Extreme testing in Norway and Spain - Thomas Stork

Extreme testing in Norway and Spain - Thomas Stork

  • People
  • Equipment, Information Technology and In-Service Support

Mr Thomas Stork, 58 years of age, is a civil servant working at the Federal Office of Bundeswehr Equipment, Information Technology and In-Service Support (BAAINBw) and is responsible, among other things, for field kitchens, which he tests under extreme conditions before they are handed over to the troops.

Thomas Stork has been working in the Equipment, Information Technology and In-Service Support (AIN) organization and its predecessor organization for over 20 years. After completing his university studies in electrical engineering, his career path first took him to the Bundeswehr Technical Center 41 in Trier. There, he devoted his efforts to the digitalization of vehicles, among other things. In 2004, Mr Stork transferred to the Federal Office of Defense Technology and Procurement, which then became BAAINBw in 2012. There he works within the area of camp technology for Branch U3.1. In the following interview, he will tell us about the experiences he has made within the Bundeswehr and explain to us in detail what he is working on.

Mr Stork, what did you do before your civilian career with the Bundeswehr?

Before that, I was a temporary-career volunteer and worked, among other things, as a signaler and driving instructor in Mayen and Gerolstein. I have very fond memories of my eleven years of service. Working with a variety of different telecommunication and motor traffic devices made me realize that I wanted to study electrical engineering, which I then did at the University of Applied Sciences in Koblenz.

A man wearing glasses and a white-blue shirt is sitting in front of a computer in his office

In his office located at BAAINBw, Thomas Stork prepares the numerous tests so as to ensure that everything will run smoothly on-site

Bundeswehr

After that, I completed the career training for the higher intermediate technical service, which eventually allowed me to get the position of civil servant at the BAAINBw, formerly BWB.

And what is it that you currently do at BAAINBw?

Within Branch U3.1, I work on projects relating to water supply and wastewater disposal in camps, and also on field kitchen systems in general. The “Mobile Field Kitchen” project is what I have been mostly occupied with over the last few months. As the technical representative in the procurement process, I am, among other things, responsible for translating the requirements of the troops into technical specifications before implementation. In the subsequent trials I check whether the requirements laid down in the statement of work have been implemented as requested.

That sounds like a fascinating project! What do these tests look like?

Formally, the “Mobile Field Kitchen” is not one of the large-scale projects, but it is important nevertheless, because food is essential for each and every one of us. Or, as the troops like to say: “An army marches on its stomach.”

A wan wearing a hat and dark pants is standing in front of a camouflage-colored container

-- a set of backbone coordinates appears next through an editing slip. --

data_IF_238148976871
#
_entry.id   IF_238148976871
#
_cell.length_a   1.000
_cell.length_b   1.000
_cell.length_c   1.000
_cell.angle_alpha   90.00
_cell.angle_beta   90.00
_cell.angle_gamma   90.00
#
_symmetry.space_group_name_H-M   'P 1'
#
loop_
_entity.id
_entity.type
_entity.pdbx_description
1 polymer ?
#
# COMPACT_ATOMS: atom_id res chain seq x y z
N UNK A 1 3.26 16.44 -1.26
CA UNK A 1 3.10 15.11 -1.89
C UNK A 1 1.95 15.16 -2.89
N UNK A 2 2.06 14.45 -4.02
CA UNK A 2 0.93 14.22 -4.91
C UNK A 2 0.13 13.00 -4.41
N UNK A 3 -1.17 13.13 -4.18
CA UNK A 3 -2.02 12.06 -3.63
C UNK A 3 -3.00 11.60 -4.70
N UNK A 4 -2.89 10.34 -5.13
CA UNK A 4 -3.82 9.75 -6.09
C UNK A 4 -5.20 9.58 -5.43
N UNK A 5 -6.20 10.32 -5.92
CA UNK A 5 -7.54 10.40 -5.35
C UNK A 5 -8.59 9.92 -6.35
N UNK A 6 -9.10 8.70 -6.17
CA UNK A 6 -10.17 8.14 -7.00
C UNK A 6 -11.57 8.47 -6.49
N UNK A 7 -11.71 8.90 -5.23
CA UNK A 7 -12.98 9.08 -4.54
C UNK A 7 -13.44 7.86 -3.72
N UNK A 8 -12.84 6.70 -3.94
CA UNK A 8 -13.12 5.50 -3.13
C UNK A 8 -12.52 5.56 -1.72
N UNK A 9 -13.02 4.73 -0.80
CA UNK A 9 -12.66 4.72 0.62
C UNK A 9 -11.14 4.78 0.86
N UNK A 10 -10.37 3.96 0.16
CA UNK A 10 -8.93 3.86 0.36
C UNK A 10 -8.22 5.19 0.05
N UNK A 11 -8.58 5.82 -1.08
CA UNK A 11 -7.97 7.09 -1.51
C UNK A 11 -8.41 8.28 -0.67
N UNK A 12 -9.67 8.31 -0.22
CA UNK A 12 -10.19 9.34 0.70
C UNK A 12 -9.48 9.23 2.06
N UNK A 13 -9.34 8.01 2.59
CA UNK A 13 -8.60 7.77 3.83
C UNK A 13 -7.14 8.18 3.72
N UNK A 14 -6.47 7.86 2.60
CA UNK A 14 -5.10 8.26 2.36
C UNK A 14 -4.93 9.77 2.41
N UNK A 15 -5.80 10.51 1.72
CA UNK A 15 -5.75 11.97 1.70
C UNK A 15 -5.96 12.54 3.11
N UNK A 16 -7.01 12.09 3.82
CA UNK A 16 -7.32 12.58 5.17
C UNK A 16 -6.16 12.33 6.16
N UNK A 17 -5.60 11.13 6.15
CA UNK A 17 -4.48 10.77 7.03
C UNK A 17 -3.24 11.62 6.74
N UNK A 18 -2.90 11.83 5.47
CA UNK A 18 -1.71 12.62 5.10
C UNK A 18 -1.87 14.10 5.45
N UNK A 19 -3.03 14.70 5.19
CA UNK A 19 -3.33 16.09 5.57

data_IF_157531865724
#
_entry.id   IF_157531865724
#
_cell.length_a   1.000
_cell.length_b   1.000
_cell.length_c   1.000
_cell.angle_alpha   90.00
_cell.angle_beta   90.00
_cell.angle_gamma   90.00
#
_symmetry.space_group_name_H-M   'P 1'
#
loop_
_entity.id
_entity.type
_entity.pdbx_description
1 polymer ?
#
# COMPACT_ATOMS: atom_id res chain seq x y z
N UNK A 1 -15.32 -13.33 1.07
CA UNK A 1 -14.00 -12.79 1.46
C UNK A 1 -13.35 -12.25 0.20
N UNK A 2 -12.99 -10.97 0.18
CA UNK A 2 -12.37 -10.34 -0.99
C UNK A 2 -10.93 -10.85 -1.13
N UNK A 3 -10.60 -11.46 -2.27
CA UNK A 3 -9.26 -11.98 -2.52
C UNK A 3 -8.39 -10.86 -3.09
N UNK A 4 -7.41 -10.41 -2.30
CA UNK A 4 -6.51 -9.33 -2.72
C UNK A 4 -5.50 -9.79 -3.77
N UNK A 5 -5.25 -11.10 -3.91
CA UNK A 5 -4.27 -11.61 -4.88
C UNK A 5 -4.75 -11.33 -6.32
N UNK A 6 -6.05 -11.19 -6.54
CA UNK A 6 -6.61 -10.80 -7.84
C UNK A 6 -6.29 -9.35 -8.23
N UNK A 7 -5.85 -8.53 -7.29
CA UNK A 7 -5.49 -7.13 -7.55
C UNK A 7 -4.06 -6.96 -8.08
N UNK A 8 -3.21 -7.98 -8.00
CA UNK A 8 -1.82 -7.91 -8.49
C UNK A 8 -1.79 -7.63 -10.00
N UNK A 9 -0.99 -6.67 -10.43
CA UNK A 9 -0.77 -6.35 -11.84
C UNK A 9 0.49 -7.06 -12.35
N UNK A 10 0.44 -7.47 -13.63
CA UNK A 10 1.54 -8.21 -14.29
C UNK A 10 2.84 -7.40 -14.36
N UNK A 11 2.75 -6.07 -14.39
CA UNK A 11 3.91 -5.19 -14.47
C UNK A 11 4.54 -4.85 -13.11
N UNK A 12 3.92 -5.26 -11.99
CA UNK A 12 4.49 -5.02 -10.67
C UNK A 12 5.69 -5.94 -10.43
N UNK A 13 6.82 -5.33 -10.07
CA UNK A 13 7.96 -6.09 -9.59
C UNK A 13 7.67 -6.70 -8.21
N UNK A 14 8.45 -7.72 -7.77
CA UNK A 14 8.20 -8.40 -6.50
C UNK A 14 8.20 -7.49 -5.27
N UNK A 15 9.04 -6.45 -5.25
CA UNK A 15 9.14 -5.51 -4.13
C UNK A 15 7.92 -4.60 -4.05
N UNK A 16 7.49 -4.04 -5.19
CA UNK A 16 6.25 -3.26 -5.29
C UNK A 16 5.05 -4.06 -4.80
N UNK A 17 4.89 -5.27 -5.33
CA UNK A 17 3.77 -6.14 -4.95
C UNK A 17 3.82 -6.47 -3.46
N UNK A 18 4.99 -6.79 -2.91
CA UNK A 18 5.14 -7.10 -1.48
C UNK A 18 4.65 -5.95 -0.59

In the blistering heat of Spain, Thomas Stork experiences at first hand the extreme conditions the mobile field kitchen is exposed to during testing.

Bundeswehr

And in order to ensure that the troops’ kitchens work properly, we also cook in them prior to their operational use. In order to cover all contingencies, these trials are performed under near-operational conditions.

And “under near-operational conditions” means what exactly?

We test the systems to check whether they also work in extreme situations. The heat trials for example were originally supposed to take place in the Arizona desert. But due to the ongoing Covid-19 situation, we now performed the tests at the height of the summer in Spain at 46° C.

A man wearing glasses and a white T-shirt is sitting in front of a laptop

On-site testing often requires some sort of improvisation

Bundeswehr

For the cold-weather trials, we went to Norway early this year, to the regions beyond the polar circle. The temperatures drop to -30° C at that time of year. When the container system was frozen through and through for the first time, we for instance found out the next morning that the container doors were frozen shut because of the condensation water that had accumulated due to the temperature difference during cooking. You don’t really think of such scenarios when planning the project only from behind your desk, of course.

This showed us yet again how important these practical trials are to enable us to provide the troops with a functioning and, in this case, safe product.

What do you find particularly motivating about your job?

Seeing how a project keeps evolving and participating in it in an independent manner, but also the wide spectrum of tasks in our branch.

Branch U3.1 is responsible for procuring virtually anything: containers with camp technology in all variants, showers, sanitation facilities, washing machines, water preparation plants, furniture, musical instruments, sports equipment, tents, ladles, field kitchens of course, and so much more.

I will never get bored here. It is a challenging job that comes with a lot of responsibility.

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